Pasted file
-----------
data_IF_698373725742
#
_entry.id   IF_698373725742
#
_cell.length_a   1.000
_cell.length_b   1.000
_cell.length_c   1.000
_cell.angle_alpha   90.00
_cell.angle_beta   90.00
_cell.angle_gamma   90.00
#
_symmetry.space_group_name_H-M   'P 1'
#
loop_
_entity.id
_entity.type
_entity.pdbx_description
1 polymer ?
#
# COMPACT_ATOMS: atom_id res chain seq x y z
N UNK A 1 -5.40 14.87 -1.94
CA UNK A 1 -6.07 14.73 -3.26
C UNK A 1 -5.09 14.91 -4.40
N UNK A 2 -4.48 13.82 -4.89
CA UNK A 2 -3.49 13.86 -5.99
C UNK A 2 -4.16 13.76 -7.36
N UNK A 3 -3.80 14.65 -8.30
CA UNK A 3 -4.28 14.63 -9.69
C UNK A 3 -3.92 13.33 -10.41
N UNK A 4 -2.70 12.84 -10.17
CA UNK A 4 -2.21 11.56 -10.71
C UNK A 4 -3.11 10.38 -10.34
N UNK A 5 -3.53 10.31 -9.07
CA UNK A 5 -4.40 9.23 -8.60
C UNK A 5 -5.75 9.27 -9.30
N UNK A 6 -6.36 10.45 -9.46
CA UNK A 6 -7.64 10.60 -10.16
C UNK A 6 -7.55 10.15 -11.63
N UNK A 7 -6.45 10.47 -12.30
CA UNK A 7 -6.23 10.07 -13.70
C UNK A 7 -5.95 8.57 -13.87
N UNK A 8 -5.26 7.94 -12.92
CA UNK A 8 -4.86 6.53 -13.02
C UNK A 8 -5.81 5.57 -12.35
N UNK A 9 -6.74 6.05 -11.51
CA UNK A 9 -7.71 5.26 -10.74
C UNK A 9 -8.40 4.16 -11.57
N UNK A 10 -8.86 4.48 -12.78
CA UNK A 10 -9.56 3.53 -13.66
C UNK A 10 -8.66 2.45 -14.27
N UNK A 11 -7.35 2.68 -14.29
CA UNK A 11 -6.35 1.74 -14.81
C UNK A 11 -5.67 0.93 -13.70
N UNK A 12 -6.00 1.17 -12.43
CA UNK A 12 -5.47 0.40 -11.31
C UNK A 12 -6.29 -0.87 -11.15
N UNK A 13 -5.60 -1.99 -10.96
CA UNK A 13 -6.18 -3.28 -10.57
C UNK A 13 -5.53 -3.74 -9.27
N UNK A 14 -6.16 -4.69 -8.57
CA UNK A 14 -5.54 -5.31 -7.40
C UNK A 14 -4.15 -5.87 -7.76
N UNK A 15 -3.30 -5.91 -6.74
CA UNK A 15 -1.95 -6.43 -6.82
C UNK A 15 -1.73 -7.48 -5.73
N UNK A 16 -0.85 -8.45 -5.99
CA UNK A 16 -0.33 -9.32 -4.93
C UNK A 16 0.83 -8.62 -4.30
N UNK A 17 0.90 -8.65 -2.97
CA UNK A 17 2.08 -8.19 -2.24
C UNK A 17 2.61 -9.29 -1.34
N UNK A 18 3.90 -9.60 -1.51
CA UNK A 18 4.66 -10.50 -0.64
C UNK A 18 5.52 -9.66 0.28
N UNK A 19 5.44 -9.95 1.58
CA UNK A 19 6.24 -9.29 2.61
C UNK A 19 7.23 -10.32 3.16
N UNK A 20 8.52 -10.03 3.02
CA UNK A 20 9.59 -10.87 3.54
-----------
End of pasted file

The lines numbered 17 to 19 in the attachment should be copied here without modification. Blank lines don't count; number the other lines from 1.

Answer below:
_entity.pdbx_description
1 polymer ?
#